Living in a newer neighborhood (you said your home is only ~5years old) it should not be an issue because current electrical code is set to be able to take the hit of these newer devices. But older negiborhoods like mine are ~60-70 years old. In fact, my home is so old that it originally had ~5 lights, and a grand total of 11 outlets, and no ground. But the point is that while I now have a modern electrical box, grounding and GFCI in most of the house (excluding the original circuit), and much higher amperage service than it had originally, the local electrical grid was simply not meant to take the kind of load I (and my neighbors) put on it with our computers, TVs and consoles. Plugging a gaming rig into an outlet without a battery backup around here is simply suicide. Even with a decent power supply that will clean up a lot of the local power issues, the voltages in my rig are well below where they ought to be when pushing the system. But you throw it on a battery backup that prefilters and buffers the power flow and my rig runs within ~5% of what it is rated, which is great!

So, all that to say: Yes, a battery backup, or a power strip that does a bit of filtering (something more advanced than a simple breaker) can make a huge difference, and is a great precaution to have in any area prone to high winds, electrical storms, power outages, or generally sub-par power situations.
No, having your voltages off even as much as 15% (you are at 12.75%) is not going to necessarily cause stability issues in your games, because electronics makers know that most households are not in 'ideal' power situations and design some fault tolerance into their hardware. But it is going to put more strain on your hardware, which will lead to shortened lifespans, and can cause odd issues over time.

So it can help, but it does not rule out the possibility that you simply got a bad power supply. But regardless of your power supply, you should have some form of filtering, or battery back up in place 'just in case'
a b B Homebuilt system
July 1, 2012 7:48:12 PM

If you got down to 10.47 V your system would have crashed out hard, try to use a different program to check the voltage or update your version of HW Monitor, it takes them a little while to get the voltage readings straightened out with newer motherboards.


Now to clarify some important points, ATX spec says that the primary rails (12 V, 5 V, and 3.3 V) MUST NOT exceed +/- 5% of their nominal value, this isn't optional, any variance outside +/-5% is considered to be a failure of the power supply unit. 10% from nominal is only acceptable on the -12 V rail since almost nothing uses it and it is very low power.


As for if a UPS would help, it is important to realize that the output of a PSU is independent of its input, a modern PSU with active PFC doesn't care if you are feeding it 100 V, or 260 V, it will still have the same output voltage regulation so a UPS isn't going to help with an output voltage problem since the APFC circuit boosts all incoming voltages to the same level so the primary and secondary side of the PSU are behaving the same regardless of the input voltage.


ATX spec is pretty loose already and electronics are very very sensitive to voltage fluctuations, a 5% drop in output voltage would cause significant issues with the system, likely a total crash or lockup, 10% would just result in the power circuits for the CPU and GPU having insufficient power to work with and having to stop functioning causing the system to shut off.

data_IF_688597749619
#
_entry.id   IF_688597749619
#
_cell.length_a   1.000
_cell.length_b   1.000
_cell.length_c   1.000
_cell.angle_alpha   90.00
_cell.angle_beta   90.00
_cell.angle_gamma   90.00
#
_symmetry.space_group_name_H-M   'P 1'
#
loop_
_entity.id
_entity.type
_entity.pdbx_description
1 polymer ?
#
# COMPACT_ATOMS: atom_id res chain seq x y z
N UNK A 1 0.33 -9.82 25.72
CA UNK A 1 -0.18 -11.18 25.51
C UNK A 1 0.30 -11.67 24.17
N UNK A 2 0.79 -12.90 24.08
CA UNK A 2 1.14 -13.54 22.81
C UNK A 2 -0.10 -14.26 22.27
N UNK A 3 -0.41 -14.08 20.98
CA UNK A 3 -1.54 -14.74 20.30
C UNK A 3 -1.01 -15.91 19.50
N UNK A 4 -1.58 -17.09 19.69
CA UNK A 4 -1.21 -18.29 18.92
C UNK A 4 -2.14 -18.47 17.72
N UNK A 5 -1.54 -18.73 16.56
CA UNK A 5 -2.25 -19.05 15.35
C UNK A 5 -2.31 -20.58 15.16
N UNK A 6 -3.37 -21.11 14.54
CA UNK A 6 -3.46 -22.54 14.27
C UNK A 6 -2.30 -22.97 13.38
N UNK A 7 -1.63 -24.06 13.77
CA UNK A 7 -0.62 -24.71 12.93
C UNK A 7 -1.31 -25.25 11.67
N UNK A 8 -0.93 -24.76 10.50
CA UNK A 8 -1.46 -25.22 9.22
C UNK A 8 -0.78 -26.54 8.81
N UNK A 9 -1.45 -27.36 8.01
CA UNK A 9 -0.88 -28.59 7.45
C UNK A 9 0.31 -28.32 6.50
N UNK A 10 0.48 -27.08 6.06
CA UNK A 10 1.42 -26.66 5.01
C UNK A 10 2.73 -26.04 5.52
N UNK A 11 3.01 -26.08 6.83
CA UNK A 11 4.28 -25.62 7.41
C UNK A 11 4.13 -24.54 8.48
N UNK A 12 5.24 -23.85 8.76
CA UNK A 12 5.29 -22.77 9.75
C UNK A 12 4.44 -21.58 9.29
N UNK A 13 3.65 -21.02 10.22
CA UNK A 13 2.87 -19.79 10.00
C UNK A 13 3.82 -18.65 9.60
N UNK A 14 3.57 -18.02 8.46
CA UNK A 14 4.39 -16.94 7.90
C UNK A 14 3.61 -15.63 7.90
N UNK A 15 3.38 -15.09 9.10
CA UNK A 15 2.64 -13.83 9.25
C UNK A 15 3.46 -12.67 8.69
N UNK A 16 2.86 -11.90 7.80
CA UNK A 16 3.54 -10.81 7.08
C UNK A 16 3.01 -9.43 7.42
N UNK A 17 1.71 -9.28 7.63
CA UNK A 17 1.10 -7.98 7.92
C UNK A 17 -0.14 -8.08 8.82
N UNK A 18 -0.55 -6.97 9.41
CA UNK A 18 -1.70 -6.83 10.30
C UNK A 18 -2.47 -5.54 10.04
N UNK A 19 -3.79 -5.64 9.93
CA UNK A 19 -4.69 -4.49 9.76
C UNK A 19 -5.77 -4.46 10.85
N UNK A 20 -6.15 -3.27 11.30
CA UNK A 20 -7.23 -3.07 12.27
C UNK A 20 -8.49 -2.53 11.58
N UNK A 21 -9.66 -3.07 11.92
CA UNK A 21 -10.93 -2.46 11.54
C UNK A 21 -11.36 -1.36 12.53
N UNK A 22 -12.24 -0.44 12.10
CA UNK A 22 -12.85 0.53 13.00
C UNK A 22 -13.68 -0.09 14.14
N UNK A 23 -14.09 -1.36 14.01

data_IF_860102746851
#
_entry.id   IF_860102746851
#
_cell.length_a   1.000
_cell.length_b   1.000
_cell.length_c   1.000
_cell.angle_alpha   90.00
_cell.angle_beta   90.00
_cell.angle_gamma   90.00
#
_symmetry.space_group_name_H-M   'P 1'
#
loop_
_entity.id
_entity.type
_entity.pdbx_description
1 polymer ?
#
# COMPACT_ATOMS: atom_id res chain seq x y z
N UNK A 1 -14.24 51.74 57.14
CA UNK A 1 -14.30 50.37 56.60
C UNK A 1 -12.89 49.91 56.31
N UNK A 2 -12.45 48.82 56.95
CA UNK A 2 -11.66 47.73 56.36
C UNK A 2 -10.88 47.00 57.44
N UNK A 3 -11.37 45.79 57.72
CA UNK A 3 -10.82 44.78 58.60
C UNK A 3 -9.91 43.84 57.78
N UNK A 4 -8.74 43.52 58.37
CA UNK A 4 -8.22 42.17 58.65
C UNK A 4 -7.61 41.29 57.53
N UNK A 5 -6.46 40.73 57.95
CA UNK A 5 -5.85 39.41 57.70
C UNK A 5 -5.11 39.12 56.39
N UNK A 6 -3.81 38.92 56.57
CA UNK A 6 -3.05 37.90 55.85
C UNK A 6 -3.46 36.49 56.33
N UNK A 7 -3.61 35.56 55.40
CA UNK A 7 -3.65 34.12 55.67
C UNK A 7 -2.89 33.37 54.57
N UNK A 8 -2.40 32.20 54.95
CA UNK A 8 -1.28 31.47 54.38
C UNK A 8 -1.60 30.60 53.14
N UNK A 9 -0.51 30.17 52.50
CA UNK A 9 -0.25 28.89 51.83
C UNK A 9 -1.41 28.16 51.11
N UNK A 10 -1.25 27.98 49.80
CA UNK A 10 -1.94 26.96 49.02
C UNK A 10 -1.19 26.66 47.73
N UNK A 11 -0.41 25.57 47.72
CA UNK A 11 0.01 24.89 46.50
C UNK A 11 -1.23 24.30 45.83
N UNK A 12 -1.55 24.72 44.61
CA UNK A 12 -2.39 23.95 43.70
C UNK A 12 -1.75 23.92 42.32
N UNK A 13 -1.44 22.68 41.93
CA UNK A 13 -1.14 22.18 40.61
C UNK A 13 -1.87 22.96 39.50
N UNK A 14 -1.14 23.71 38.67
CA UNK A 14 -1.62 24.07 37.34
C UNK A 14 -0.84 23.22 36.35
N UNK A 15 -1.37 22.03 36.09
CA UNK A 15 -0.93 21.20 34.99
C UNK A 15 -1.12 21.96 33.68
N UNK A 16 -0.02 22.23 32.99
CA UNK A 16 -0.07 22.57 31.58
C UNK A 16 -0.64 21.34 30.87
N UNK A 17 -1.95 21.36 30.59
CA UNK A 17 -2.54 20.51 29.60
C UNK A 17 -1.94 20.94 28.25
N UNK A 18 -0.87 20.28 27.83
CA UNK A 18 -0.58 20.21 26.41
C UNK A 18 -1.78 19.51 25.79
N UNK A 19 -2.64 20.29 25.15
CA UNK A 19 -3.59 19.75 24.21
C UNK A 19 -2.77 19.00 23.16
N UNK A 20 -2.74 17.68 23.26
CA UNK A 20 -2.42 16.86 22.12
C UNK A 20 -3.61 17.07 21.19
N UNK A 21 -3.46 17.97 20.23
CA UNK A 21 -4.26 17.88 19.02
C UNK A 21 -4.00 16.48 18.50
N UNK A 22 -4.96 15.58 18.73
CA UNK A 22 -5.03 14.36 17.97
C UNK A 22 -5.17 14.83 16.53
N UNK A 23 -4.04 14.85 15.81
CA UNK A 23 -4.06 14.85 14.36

I think what is most likely to be your issue here is software reading the voltages incorrectly. What I would do is use a multimeter and backprobe your ATX connector to see what the voltage is when the system is in use, PSU testers cannot load up the PSU so you can only check the no load voltages unfortunately.
July 1, 2012 8:16:50 PM

Thanks guys, interesting answers.

On the subject of the mains supply: as far as I am aware the supply in my area was only just sufficient for the previous homes, which were all built about 50 years ago. There have been a lot of issues in the area in tha past 5 years. The area is split into two supply souces, ( both join to a single source upline, so to speak. ) We live on the half which whilst having intermittant micro power cuts, some apparent brown outs, we can go months with a stable supply. The other half of the area has had many proper power cuts, lasting hours. The power suppliers have done much work to increase stability, they say they have it solved. They have not. I intend to phone them to tell them so. I have a UPS on order.

On the subject of voltages: I have just had the back off and tested the PSU again with a tester, which shows all fine. I will test tomorrow now, with a multi meter. Having just reconnected everything and started the HWmonitor, it says the 3.3 volt rail is in fact 1.35v, which just cannot be, can it? It also says the 12 volt rail was 10.03v, again which seems silly. It is still reading 1.35 for the 3.3, but now shows 12.3 for the 12v rail. The fan speed also started slow it said. I may have imagined it, but things seemed a bit slower, I don't really know.

This afternoon I checked the voltages in bios, they showed ALL the rails to be normal and very steady. I will check again in a moment. I tried to use Speedfan to get a second opinion, but it refuses to show any voltages at all. Can you suggest any other software monitor? I will also put the system through its paces to see what happens.

Thing is I am nervous about putting the 550ti back in, in case it decreases the stability further.
!